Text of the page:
You Must Read- Integrating Marine with Architecture (A New Light for Urban Splatter)

December 31, 2012


The true goal behind this website is to unite a community of people with a common interest in architecture. Like the header says, I want to bring architecture to you. My dreams for this website are bigger than reality, but hopefully the spark will ignite. I write this website to express my passion for mainly architecture. I have two main passions. One being architecture, and also as you may know I have a passion (or maybe an obsession) for marine life, especially in the amazonian species. I plan on somehow working with possibly designing exclusive fish tanks. I plan on starting as an architect, for economic reasons. Designing aquariums will best suite both of my passions in architecture and marine life. So now that you know my future life story lets move onto The Shedd Aquarium in Chicago Illinois.

Amazon Fishtank (freshwater angel fish and discus fish, my favorite fish)

Fish tanks are tranquil and I would argue therapeutic. That's why you see fish tanks in nursing homes and doctors offices. I went to the Shedd Aquarium in Chicago today and the line was unbelievable, and the tickets were outrageously priced ($35). While down the street at the Museum of Science and Industry or the Art Museum there was virtually no line at all. People go to the Aquarium because its instant visually dynamic beauty. Whats better than witnessing such diverse life taking place in the basis of all life (water). Some artists like acrylic, others like ceramic, while my favorite is the aquarium. You can showcase so much more within an aquarium than you ever could using non-living materials. I strongly urge everyone to have some sort of marine life of their own. If you want the best exploration experiences for your children, then buy them a fish tank. Seriously, comment if you agree!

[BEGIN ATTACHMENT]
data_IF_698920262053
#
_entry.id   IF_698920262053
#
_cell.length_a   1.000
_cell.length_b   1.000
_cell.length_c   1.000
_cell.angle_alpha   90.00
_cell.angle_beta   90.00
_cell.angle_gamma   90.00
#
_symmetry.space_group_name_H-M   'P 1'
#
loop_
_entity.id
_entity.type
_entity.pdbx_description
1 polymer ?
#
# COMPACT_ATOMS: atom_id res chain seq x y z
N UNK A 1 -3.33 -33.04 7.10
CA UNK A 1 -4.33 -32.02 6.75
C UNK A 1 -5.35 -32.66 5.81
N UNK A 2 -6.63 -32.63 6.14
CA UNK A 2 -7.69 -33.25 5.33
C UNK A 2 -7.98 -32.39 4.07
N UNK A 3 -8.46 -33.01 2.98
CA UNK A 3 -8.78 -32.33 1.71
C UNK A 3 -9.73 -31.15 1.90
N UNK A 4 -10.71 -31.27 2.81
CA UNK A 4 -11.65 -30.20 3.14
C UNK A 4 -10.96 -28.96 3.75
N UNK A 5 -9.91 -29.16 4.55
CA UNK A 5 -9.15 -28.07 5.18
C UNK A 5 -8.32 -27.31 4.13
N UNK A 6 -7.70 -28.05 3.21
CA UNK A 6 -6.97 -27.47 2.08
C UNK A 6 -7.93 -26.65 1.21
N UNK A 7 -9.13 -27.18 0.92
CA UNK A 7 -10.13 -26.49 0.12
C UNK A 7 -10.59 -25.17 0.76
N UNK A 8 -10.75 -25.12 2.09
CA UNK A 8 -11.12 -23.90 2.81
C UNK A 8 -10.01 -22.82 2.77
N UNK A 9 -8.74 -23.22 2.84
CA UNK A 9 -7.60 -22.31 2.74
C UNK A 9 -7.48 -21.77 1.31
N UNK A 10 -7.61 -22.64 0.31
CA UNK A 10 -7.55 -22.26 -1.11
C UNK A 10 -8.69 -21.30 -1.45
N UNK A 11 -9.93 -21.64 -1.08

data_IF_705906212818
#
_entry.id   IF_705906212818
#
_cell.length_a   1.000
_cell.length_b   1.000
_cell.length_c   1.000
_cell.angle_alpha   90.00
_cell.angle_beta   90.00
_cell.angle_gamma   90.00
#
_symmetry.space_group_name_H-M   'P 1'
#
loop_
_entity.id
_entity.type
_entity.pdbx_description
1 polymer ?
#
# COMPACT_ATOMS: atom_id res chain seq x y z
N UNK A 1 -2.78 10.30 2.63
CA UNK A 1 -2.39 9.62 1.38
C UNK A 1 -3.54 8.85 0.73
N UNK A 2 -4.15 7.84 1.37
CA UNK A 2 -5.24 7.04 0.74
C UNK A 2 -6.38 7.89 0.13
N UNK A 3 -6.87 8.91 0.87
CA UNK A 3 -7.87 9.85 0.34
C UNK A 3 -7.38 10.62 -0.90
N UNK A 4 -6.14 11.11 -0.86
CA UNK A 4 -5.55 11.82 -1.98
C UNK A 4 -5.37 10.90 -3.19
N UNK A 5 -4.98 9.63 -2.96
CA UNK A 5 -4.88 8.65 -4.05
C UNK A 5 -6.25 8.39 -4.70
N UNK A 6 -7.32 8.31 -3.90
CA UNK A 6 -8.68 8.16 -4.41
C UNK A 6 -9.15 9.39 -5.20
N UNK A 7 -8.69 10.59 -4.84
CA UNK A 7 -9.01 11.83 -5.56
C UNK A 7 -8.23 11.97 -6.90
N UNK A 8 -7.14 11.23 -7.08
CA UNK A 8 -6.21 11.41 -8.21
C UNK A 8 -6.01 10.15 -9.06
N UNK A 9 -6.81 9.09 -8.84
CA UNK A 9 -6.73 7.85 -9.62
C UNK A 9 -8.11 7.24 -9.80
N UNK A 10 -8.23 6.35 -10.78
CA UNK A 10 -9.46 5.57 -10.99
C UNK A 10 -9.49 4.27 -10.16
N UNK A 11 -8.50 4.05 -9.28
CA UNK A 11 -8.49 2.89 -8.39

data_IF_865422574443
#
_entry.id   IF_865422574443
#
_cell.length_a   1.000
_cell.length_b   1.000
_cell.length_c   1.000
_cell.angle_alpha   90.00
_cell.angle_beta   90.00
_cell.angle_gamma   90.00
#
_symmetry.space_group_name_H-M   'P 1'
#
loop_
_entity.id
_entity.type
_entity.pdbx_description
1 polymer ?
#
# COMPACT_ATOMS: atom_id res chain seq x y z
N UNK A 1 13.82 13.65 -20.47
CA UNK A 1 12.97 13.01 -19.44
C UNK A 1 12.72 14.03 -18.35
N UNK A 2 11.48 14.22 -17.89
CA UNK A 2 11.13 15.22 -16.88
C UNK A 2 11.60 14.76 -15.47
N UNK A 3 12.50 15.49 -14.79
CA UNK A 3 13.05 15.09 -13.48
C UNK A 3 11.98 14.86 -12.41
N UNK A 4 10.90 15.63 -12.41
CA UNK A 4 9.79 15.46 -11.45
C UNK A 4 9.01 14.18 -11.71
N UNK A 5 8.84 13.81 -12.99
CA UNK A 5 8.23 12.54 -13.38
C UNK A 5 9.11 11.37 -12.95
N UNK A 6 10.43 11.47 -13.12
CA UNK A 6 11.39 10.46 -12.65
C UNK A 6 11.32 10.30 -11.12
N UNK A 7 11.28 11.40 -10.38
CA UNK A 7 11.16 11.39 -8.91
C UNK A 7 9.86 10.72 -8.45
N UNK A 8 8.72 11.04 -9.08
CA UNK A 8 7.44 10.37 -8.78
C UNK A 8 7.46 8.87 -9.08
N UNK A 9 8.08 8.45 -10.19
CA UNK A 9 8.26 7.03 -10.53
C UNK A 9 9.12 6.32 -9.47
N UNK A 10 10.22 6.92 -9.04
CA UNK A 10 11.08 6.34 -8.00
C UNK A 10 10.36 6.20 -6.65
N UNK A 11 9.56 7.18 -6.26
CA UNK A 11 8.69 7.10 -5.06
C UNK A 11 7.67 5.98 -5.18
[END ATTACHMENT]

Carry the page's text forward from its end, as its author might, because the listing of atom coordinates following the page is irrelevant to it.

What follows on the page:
Well, maybe I should talk about the building housing the aquariums. The building was constructed from 1927-1930. Formally known as the John G. Shedd Aquarium. John Shedd only lived long enough to see the architect's initial drawings of the building, as he died before it was constructed, but his wife lived to cut the ribbon during the grand opening. As you walk into the grand entrance you notice the really cool antique light fixtures with octopuses surrounding them. Even the ceiling tiles have inlets of aquatic species. Overall the building's architecture inspired me, because of its aquatic details and grand aquatic structures. 

The octopus lights!
Aquatic species within the light fixture, how cool!

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